The Story of the Lost Child by Elena Ferrante, translated by Ann Goldstein (Europa Editions, 2015); My Brilliant Friend (2012); The Story of a New Name (2013); Those Who Leave and Those Who Stay(2014).
Several of us in the Verso team received our diagnosis this summer from a certified medical doctor who scrutinized our exhausted faces, distracted eyes and dramatic swings of emotion: “I’m sorry. You have come down with a severe case of Ferrante fever. The worst will pass but the hunger will never fade.” This fever of addiction stole sleep, stoked obsession and caused dangerous and foolish behaviour, such as crossing the road whilst reading—but it also brought new and old friends together in a happy haze of intoxication. Thus, here are some snippets from my brilliant friends that illustrate our year of reading Ferrante:
“The clandestine clubbishness that envelopes women who’ve read and immersed themselves in the texts shows how little female desire, anger and vulnerability is accurately and confidently explored in literature and culture. Finding other readers leads to a torrent of questions: which character are you? Did the final page destroy you? What happened with the shoes?”—Dawn Foster
“Are Elena Ferrante’s four Neapolitan novels even books? I began to doubt it when I talked about them with other people – mostly women. We returned to life too quickly as we spoke: who was your Lila, the childhood friend who effortlessly dazzled everyone? […] The usual distance between fiction and life collapses when you read Ferrante. She knows it too: writing the Neapolitan quartet, she has said, was like ‘having the chance to live my life over again’.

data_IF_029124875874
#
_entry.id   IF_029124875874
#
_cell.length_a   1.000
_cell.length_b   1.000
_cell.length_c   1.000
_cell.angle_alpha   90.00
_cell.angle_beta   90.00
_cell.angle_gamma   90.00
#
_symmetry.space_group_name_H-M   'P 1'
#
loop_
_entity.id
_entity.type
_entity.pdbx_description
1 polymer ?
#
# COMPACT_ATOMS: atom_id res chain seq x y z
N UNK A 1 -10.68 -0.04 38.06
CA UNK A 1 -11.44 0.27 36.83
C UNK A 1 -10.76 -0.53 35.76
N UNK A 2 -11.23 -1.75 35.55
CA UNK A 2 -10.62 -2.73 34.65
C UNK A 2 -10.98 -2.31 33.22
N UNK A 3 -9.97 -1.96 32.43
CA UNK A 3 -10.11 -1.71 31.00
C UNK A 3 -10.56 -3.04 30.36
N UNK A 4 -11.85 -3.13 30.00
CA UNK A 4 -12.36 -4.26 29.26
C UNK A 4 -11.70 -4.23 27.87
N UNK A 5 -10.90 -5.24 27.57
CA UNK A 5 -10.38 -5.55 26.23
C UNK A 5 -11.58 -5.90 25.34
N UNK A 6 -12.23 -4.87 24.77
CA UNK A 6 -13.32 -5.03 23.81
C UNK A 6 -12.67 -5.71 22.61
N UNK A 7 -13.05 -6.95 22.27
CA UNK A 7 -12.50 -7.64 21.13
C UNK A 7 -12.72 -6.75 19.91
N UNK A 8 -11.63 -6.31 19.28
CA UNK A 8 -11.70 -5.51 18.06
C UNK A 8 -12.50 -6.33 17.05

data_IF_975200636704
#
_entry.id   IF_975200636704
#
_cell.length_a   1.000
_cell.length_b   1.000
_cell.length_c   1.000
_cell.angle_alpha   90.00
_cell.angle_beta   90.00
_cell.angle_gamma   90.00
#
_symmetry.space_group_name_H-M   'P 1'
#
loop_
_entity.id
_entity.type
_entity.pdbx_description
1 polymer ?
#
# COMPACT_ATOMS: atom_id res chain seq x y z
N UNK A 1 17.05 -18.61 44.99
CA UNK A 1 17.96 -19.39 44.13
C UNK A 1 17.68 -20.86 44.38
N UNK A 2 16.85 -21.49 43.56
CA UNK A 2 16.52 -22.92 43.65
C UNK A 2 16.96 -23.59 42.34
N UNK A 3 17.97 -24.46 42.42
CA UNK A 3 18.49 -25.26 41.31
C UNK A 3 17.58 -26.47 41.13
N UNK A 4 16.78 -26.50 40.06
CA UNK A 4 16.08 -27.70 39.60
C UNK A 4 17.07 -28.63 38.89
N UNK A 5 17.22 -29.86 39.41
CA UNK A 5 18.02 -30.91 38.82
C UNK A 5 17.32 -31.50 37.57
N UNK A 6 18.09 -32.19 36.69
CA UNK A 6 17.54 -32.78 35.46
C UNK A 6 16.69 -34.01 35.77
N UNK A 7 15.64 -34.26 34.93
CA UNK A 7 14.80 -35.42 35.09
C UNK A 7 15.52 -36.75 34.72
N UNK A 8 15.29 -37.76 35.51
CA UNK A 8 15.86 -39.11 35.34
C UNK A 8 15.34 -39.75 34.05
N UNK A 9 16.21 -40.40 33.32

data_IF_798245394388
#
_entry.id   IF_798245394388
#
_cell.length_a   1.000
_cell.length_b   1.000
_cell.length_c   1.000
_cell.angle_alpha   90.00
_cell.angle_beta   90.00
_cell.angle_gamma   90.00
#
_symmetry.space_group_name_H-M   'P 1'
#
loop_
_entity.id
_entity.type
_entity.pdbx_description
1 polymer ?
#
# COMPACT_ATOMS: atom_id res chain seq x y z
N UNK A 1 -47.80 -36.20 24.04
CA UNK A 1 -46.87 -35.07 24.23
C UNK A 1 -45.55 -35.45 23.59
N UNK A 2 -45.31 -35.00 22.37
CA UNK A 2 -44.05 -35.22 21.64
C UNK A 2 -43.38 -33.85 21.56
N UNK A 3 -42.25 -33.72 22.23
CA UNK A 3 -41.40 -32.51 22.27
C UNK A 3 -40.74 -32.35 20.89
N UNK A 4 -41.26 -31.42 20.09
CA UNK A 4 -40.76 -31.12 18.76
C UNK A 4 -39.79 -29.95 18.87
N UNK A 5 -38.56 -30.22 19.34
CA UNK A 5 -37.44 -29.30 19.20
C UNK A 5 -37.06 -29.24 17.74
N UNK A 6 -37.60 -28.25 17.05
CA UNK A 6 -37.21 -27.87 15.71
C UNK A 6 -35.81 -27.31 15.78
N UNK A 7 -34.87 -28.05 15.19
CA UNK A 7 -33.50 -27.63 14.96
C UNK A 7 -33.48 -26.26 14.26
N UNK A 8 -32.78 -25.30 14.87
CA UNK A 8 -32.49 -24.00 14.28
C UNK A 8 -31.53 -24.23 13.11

“It would be enough to have books in which we recognise the truth of women’s lives in all its darkness, but the Neapolitan quartet also has an almost deranging narrative pleasure, delivered in a style that’s more of an admission that the author cares too much about the truth to bother with style. The publication of the fourth and final volume is a terrible moment.”—Joanna Biggs
“I grew up with the idea that if I didn’t let myself be absorbed as much as possible into the world of eminently capable men, if I did not learn from their cultural excellence, if I did not pass brilliantly all the exams that world required of me, it would have been tantamount to not existing at all. Then I read books that exalted the female difference and my thinking was turned upside down. I realized that I had to do exactly the opposite: I had to start with myself and with my relationships with other women—this is another essential formula—if I really wanted to give myself a shape. Today I read everything that emerges out of so-called postfeminist thought. It helps me look critically at the world, at us, our bodies, our subjectivity. But it also fires my imagination, it pushes me to reflect on the use of literature. I’ll name some women to whom I owe a great deal: Firestone, Lonzi, Irigaray, Muraro, Caverero, Gagliasso, Haraway, Butler, Braidotti.
“I hold that male colonization of our imaginations—a calamity while ever we were unable to give shape to our difference—is, today, a strength. We know everything about the male symbol system; they, for the most part, know nothing about ours, above all about how it has been restructured by the blows the world has dealt us. What’s more, they are not even curious, indeed they recognize us only from within their system.”